The Cost of Being a Stay-at-Home Mom

Making the most of naptime

I’ve ridden the waves of maternal angst with the rest of my peers, and the stay-at-home option has always appealed. Plus, I’m a writer (I said to myself), so I could always work while the little tyke naps. I wouldn’t even have to lose much professional ground. You know: “Writer Wins Pulitzer During Naptime.” Mmhmm.

So I was a prime candidate to get my butt kicked by Ann Crittenden’s new book: “The Price of Motherhood: Why the Most Important Job in the World Is Still the Least Valued.”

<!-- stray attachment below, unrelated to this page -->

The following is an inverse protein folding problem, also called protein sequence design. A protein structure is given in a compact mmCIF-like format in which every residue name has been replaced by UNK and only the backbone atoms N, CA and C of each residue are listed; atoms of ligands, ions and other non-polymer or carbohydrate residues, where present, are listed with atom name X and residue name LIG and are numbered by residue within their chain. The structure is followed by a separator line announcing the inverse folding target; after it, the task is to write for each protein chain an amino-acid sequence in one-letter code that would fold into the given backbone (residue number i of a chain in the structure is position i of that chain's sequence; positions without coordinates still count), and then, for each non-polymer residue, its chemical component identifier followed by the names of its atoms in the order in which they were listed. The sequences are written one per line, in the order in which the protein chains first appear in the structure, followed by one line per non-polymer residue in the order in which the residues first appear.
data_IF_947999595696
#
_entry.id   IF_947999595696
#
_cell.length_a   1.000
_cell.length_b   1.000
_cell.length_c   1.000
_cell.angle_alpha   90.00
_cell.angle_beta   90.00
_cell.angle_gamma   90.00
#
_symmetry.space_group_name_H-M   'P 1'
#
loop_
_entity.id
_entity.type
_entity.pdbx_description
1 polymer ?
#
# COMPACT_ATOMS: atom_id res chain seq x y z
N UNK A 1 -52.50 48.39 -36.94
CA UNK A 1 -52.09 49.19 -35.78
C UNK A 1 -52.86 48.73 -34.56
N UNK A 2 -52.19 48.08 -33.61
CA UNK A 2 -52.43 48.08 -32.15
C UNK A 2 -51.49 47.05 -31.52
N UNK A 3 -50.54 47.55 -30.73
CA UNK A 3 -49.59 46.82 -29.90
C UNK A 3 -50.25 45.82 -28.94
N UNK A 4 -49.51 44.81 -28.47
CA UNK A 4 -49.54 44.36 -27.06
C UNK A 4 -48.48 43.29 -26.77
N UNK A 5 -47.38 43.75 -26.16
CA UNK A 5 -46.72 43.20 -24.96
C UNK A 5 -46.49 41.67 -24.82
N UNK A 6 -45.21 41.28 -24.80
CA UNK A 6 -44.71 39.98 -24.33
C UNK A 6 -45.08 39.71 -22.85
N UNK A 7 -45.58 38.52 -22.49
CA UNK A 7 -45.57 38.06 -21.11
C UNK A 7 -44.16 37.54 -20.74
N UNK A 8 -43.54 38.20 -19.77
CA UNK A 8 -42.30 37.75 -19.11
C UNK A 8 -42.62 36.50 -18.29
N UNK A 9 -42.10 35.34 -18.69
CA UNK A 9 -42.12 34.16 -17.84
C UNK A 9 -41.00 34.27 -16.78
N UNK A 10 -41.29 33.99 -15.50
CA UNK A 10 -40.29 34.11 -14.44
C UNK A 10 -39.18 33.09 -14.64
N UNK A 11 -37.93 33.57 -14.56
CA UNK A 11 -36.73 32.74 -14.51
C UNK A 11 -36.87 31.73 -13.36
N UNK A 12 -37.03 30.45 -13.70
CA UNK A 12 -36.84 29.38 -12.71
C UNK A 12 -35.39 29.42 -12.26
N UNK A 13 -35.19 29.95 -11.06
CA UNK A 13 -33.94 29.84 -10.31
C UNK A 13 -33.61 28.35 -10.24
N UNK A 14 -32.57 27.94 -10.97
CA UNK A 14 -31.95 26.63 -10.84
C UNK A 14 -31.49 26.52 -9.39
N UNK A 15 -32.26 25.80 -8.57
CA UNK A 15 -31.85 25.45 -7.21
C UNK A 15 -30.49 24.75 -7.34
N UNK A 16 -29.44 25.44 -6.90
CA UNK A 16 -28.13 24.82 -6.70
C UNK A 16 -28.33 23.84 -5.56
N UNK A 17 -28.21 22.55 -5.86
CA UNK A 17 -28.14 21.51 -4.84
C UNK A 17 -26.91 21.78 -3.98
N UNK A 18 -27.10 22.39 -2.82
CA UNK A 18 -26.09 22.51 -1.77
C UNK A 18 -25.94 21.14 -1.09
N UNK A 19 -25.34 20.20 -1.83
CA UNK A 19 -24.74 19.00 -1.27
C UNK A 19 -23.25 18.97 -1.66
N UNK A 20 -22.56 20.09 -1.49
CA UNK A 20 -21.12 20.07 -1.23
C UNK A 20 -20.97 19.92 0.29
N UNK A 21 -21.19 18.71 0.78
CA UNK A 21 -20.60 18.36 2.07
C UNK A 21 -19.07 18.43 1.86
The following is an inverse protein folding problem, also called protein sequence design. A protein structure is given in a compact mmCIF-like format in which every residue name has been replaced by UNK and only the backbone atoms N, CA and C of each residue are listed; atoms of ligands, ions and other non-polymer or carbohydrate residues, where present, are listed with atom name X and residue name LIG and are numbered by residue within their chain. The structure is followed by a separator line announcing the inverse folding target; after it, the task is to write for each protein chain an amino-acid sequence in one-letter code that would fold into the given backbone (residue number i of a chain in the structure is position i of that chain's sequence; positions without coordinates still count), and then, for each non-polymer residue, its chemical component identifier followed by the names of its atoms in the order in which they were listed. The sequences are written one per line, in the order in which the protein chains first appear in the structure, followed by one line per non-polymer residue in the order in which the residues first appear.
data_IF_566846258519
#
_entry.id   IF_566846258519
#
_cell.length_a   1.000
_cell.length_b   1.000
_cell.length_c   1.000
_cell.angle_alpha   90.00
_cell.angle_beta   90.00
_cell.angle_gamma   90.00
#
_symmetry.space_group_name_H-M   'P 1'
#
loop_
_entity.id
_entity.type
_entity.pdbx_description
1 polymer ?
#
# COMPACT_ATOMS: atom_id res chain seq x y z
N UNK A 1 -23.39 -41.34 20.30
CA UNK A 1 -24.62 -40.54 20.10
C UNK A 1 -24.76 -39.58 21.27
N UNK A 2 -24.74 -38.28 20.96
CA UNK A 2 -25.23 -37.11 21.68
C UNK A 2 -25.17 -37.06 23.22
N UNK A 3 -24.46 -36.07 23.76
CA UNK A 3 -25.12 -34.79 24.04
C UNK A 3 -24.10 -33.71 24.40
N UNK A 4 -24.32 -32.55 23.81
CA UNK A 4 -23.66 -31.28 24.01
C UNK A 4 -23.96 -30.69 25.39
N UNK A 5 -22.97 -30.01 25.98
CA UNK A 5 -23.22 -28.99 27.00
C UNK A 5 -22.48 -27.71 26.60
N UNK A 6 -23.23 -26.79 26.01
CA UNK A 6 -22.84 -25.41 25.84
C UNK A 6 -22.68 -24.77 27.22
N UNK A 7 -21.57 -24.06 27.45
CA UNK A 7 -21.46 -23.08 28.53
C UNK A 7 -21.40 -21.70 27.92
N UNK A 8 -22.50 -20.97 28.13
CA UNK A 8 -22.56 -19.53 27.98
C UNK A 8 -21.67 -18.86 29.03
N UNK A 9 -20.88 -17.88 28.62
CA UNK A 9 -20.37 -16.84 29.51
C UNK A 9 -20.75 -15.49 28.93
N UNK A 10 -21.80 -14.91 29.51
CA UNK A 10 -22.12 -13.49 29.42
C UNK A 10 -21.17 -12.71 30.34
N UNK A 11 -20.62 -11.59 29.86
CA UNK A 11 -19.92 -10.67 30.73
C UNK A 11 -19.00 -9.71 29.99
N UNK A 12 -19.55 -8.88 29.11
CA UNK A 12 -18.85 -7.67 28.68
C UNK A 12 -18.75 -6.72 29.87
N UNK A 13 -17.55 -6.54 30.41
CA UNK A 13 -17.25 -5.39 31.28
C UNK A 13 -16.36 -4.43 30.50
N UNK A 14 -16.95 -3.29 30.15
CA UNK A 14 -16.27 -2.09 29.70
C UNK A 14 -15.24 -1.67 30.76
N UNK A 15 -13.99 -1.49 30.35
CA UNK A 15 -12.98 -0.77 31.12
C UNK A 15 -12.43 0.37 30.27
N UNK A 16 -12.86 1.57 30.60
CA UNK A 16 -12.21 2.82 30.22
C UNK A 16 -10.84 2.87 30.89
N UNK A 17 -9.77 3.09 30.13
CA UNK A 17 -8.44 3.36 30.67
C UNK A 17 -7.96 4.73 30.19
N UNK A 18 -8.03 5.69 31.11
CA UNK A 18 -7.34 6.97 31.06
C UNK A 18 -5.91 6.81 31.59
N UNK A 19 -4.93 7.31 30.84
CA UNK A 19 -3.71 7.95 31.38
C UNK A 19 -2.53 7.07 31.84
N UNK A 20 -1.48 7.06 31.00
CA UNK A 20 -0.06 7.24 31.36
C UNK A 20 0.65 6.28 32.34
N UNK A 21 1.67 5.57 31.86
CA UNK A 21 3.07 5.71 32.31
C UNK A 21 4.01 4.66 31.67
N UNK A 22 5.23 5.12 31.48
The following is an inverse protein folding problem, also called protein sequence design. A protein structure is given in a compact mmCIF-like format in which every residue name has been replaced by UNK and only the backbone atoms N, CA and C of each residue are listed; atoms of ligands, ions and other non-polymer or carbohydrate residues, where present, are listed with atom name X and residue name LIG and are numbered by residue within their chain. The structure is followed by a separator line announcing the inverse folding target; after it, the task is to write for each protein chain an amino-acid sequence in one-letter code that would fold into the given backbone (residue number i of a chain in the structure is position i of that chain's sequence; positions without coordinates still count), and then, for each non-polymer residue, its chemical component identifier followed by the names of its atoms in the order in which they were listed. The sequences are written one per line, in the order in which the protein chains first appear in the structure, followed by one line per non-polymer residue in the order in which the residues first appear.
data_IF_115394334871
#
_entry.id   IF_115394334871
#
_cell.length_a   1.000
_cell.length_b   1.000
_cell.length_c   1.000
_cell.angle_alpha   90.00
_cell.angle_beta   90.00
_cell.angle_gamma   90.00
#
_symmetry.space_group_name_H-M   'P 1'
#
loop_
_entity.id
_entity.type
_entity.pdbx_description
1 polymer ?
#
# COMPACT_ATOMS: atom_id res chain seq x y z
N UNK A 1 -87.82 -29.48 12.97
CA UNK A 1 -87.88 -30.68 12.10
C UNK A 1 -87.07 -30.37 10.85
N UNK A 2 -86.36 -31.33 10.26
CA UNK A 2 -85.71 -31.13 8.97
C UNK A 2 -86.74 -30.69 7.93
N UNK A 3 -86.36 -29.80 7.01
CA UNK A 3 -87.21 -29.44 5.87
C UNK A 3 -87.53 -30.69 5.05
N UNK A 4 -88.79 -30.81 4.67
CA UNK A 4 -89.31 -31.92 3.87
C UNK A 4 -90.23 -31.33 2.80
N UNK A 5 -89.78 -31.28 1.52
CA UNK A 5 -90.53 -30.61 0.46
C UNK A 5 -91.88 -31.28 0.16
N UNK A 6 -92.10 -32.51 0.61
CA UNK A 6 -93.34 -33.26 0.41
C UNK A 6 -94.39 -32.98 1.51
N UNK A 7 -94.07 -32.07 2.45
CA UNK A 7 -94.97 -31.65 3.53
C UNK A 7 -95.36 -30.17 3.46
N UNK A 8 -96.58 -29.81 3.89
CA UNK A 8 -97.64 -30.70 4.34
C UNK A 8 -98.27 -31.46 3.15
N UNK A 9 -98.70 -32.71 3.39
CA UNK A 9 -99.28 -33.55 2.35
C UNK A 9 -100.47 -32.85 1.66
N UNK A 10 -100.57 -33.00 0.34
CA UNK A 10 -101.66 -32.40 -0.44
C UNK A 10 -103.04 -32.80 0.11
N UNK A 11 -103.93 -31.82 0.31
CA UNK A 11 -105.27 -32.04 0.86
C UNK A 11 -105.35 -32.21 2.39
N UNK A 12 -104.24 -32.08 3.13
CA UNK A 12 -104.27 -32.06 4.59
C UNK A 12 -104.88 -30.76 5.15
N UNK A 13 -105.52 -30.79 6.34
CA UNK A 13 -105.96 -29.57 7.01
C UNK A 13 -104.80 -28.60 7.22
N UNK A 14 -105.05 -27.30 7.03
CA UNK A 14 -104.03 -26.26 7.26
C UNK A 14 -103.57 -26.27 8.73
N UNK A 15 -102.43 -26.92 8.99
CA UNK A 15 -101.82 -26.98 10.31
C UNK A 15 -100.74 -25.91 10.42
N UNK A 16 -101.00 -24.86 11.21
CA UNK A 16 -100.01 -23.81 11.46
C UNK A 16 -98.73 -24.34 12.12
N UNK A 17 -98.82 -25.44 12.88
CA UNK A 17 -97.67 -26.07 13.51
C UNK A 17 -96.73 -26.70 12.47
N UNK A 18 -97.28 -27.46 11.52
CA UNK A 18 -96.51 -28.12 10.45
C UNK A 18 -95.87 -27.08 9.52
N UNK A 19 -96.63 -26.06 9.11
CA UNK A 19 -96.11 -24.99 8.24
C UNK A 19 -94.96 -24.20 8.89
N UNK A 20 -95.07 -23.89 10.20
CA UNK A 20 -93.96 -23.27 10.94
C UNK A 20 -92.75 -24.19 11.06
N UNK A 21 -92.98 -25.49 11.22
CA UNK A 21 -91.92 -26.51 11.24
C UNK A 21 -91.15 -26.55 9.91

A former economics reporter for The New York Times, Crittenden documents in painstaking and depressing detail all the ways in which government policy, the tax code and corporate culture penalize mothers who work and the parents who stay at home. The stats are such a downer I won’t get into them here—but for example, working mothers earn 20% less than working women without kids.

But those who pay the highest “mommy tax,” as Crittenden calls it, are those who choose to stay home.